Description: oligodendrocytes migrate from the corpus callosum into the overlying cortex. The incidence of cilia did not change markedly across age groups, and did not vary consistently with the number of processes per cell, which was used as an indication of the maturation stage of OPCs and young OLs. The mean percent of Olig1 immunopositive (Olig1+) cells having cilia across ages was 33.1% + 16.5%, with all ages combined. In O4+ cells of these mice, 56.7 + 3.6% had primary cilia. If it is the case that adult OLs do not have cilia, the point in the lineage when primary cilia are lost is still unknown. Adult mice that had been injected with cyclopamine to block cilia-dependent Shh signaling were examined to determine whether the rate of generating new OPCs was influenced. In the CC of control mice, the numerical density of Olig1+/BrdU+ cells was 1.29 + 0.07/mm2 was reduced to 0.68 + 0.38/mm2 in the cyclopamine-injected group, and the numerical density of all BrdU+ cells (including both Olig1+ and Olig1- cells) of 4.55 + 1.50/mm2 in the control group was reduced to 3.14 + 1.27/mm2 in the cyclopamine-injected group. However, there were only 2 mice in each group and the differences were not statistically significant.
Date: May 2013
Creator: Hao, Yung-Chia

Production and Characterization of a Novel Extracellular Polysaccharide Produced by Paenibacillus velaei, Sp. Nov

Description: Paenibacillus velaei, sp. nov. is a soil bacterium capable of producing an unusually large amount of exopolysaccharide (EPS). The EPS contains glucose, mannose, galactose and fucose in a molar ratio of 4:2:1:1. The molecular weight of the EPS is higher than 2x106. The viscosity of 1% EPS is 1300 cP when measured at a shear rate of 1 sec-1. Physiological parameters for optimal production of the EPS were studied and it was found that 1.4 g dry weight per 1 l of medium was produced when the bacteria were grown at 30EC and the pH adjusted at 7± 0.2 in a medium containing glucose as the carbon source. Growing the bacteria on different carbon sources did not alter the quantity or the composition of the EPS produced. No toxicity effects were observed in mice or rats when EPS was administered in amounts ranging from 20 to 200 mg per kg body weight. The data obtained from physical, chemical and biological properties suggest that the EPS may be employed in several industrial and environmental applications. It is an excellent emulsifier, it holds 100 times its own weight in water, it is not toxic, and it can be used to remove mercury, cadmium and lead from aqueous solutions.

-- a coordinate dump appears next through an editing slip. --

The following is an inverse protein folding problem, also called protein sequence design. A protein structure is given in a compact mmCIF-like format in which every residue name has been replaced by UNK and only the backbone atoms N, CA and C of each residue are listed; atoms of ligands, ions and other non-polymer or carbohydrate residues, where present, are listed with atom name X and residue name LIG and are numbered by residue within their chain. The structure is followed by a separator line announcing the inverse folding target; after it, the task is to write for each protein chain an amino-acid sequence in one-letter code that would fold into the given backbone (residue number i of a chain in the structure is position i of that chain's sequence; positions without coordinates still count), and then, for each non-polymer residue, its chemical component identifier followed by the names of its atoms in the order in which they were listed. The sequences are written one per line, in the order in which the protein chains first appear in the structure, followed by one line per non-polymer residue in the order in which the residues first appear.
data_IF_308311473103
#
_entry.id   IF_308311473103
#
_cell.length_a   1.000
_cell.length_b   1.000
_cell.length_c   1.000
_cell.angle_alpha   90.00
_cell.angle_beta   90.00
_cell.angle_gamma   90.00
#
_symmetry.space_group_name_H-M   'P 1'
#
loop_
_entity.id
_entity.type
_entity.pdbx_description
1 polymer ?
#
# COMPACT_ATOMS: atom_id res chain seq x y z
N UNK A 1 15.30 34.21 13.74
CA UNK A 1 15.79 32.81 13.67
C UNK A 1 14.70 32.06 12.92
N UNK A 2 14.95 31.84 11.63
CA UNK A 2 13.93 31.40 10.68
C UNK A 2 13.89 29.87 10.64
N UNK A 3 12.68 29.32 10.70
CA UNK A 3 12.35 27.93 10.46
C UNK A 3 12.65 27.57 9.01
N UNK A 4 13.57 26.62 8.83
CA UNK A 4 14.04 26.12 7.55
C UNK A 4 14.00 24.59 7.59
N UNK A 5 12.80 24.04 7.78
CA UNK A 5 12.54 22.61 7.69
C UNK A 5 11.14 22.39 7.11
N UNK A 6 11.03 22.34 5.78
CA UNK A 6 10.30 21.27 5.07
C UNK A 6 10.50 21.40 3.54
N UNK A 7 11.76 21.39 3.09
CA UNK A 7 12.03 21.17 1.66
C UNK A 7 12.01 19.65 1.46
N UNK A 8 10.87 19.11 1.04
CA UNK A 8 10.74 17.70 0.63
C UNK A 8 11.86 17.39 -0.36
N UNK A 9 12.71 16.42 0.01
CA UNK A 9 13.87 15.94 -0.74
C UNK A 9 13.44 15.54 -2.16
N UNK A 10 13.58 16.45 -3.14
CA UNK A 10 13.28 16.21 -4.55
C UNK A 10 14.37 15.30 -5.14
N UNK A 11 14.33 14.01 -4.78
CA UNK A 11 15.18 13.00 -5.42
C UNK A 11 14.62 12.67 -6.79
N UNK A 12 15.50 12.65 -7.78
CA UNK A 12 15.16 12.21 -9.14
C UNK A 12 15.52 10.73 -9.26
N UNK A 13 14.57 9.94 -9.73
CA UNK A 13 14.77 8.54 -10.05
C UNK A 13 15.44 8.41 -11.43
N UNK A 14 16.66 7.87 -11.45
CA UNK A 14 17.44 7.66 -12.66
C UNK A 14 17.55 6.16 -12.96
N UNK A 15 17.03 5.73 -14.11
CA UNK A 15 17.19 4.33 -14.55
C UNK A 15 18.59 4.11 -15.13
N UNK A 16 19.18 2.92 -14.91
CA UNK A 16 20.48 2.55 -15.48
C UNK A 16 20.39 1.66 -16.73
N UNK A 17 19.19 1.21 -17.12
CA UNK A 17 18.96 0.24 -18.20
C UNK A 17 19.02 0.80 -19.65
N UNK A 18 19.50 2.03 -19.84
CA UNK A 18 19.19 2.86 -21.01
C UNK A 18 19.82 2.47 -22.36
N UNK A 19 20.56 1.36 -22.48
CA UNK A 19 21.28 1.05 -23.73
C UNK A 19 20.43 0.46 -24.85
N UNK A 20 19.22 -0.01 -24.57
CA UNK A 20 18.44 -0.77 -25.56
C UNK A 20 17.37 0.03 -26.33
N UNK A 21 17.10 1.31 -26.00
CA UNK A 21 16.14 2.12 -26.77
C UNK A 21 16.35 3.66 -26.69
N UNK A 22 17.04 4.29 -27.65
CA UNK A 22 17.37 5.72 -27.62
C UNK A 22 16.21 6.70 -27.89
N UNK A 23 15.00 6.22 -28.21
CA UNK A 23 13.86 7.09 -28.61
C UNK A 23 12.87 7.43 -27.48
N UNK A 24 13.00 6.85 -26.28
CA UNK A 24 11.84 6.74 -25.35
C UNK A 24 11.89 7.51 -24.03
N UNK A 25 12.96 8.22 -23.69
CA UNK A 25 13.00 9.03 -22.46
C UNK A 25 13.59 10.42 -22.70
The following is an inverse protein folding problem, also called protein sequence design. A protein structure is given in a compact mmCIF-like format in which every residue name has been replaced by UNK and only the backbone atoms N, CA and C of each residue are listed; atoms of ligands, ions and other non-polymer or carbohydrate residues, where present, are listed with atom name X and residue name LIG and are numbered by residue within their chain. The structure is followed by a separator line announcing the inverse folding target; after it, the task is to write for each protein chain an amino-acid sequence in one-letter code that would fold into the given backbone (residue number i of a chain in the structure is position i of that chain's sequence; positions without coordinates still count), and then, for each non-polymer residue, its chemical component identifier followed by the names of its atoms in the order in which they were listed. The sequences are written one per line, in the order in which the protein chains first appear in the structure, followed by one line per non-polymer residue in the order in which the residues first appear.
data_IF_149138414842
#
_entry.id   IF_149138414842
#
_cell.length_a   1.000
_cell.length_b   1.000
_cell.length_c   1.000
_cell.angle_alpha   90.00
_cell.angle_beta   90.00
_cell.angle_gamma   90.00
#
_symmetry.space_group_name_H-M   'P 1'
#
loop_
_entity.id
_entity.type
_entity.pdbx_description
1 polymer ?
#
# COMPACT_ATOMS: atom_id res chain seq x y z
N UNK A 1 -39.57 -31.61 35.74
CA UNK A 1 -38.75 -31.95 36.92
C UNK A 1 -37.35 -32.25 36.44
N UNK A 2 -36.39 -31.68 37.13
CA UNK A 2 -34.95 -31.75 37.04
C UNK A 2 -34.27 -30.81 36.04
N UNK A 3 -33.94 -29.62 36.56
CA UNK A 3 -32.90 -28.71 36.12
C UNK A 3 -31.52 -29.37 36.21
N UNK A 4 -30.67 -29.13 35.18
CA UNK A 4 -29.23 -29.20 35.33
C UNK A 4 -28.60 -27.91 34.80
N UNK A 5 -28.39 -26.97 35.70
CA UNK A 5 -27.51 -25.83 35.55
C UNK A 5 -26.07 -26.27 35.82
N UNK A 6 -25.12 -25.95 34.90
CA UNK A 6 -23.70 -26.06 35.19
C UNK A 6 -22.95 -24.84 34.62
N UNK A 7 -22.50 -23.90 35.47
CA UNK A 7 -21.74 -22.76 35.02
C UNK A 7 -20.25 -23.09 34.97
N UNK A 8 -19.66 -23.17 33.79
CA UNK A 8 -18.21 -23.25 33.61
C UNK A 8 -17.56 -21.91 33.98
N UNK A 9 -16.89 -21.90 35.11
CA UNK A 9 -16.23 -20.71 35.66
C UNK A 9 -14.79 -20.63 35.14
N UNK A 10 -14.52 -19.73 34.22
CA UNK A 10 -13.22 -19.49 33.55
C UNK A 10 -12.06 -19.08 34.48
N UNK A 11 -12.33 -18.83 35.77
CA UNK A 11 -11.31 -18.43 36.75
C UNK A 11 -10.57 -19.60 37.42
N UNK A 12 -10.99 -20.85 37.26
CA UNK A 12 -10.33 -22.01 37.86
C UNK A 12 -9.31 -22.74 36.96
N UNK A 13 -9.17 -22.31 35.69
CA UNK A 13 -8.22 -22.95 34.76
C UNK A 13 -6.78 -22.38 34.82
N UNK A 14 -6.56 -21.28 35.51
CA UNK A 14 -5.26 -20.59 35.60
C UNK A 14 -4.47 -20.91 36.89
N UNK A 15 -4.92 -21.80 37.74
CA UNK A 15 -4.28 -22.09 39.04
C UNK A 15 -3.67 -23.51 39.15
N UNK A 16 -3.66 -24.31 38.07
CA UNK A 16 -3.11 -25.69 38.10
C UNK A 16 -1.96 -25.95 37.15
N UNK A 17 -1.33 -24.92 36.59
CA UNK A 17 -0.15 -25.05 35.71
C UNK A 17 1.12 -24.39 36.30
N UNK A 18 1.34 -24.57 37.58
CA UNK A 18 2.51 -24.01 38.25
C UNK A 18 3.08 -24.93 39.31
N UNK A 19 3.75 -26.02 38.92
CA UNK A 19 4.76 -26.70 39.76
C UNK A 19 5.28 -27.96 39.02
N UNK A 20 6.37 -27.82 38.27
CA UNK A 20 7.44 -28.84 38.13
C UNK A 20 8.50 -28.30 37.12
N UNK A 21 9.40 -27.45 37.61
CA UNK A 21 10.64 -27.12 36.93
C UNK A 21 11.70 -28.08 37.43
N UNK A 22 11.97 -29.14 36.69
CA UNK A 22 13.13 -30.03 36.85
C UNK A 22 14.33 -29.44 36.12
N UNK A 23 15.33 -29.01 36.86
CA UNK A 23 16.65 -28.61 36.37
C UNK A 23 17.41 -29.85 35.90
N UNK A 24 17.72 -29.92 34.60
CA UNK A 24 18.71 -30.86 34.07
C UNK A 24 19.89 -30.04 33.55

Date: August 2000
Creator: Sukplang, Patamaporn

Pyrimidine Enzyme Specific Activity at Four Different Phases of Growth in Minimal and Rich Media, and Concomitant Virulence Factors Evaluation in Pseudomonas aeruginosa